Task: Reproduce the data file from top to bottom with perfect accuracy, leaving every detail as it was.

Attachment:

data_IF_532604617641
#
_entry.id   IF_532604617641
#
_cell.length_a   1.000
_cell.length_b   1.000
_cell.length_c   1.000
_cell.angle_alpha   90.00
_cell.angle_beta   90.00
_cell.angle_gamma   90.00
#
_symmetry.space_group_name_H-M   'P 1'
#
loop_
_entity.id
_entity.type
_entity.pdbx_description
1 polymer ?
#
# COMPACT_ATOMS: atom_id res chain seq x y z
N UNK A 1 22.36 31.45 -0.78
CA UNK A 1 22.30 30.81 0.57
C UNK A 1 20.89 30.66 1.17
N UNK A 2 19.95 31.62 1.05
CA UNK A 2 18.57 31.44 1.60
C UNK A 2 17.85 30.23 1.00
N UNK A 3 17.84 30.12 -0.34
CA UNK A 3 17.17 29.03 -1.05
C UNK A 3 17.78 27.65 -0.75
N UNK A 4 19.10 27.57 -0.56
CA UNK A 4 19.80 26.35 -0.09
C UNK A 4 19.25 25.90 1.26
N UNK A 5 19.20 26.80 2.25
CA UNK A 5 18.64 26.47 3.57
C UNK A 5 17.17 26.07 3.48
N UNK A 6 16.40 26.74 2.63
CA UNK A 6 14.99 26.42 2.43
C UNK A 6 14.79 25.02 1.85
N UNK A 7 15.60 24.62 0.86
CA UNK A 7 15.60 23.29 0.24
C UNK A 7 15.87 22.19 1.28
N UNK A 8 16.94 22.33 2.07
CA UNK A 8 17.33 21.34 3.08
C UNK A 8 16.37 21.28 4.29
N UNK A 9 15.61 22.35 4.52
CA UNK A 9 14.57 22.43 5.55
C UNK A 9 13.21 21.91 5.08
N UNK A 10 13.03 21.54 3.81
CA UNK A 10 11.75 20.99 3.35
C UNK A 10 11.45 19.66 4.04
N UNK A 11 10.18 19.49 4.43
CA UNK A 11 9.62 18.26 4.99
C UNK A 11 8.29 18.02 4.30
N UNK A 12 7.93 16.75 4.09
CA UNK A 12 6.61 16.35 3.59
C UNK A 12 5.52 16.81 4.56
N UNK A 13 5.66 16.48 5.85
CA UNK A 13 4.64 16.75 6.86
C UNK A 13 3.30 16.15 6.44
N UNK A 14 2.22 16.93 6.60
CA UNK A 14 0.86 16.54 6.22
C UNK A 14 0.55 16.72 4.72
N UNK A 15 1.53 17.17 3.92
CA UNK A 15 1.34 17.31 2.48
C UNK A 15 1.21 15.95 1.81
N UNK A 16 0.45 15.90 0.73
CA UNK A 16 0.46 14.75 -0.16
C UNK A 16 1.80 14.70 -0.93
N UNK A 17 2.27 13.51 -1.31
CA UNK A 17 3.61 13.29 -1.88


data_IF_532604617641
#
_entry.id   IF_532604617641
#
_cell.length_a   1.000
_cell.length_b   1.000
_cell.length_c   1.000
_cell.angle_alpha   90.00
_cell.angle_beta   90.00
_cell.angle_gamma   90.00
#
_symmetry.space_group_name_H-M   'P 1'
#
loop_
_entity.id
_entity.type
_entity.pdbx_description
1 polymer ?
#
# COMPACT_ATOMS: atom_id res chain seq x y z
N UNK A 1 22.36 31.45 -0.78
CA UNK A 1 22.30 30.81 0.57
C UNK A 1 20.89 30.66 1.17
N UNK A 2 19.95 31.62 1.05
CA UNK A 2 18.57 31.44 1.60
C UNK A 2 17.85 30.23 1.00
N UNK A 3 17.84 30.12 -0.34
CA UNK A 3 17.17 29.03 -1.05
C UNK A 3 17.78 27.65 -0.75
N UNK A 4 19.10 27.57 -0.56
CA UNK A 4 19.80 26.35 -0.09
C UNK A 4 19.25 25.90 1.26
N UNK A 5 19.20 26.80 2.25
CA UNK A 5 18.64 26.47 3.57
C UNK A 5 17.17 26.07 3.48
N UNK A 6 16.40 26.74 2.63
CA UNK A 6 14.99 26.42 2.43
C UNK A 6 14.79 25.02 1.85
N UNK A 7 15.60 24.62 0.86
CA UNK A 7 15.60 23.29 0.24
C UNK A 7 15.87 22.19 1.28
N UNK A 8 16.94 22.33 2.07
CA UNK A 8 17.33 21.34 3.08
C UNK A 8 16.37 21.28 4.29
N UNK A 9 15.61 22.35 4.52
CA UNK A 9 14.57 22.43 5.55
C UNK A 9 13.21 21.91 5.08
N UNK A 10 13.03 21.54 3.81
CA UNK A 10 11.75 20.99 3.35
C UNK A 10 11.45 19.66 4.04
N UNK A 11 10.18 19.49 4.43
CA UNK A 11 9.62 18.26 4.99
C UNK A 11 8.29 18.02 4.30
N UNK A 12 7.93 16.75 4.09
CA UNK A 12 6.61 16.35 3.59
C UNK A 12 5.52 16.81 4.56
N UNK A 13 5.66 16.48 5.85
CA UNK A 13 4.64 16.75 6.86
C UNK A 13 3.30 16.15 6.44
N UNK A 14 2.22 16.93 6.60
CA UNK A 14 0.86 16.54 6.22
C UNK A 14 0.55 16.72 4.72
N UNK A 15 1.53 17.17 3.92
CA UNK A 15 1.34 17.31 2.48
C UNK A 15 1.21 15.95 1.81
N UNK A 16 0.45 15.90 0.73
CA UNK A 16 0.46 14.75 -0.16
C UNK A 16 1.80 14.70 -0.93
N UNK A 17 2.27 13.51 -1.31
CA UNK A 17 3.61 13.29 -1.88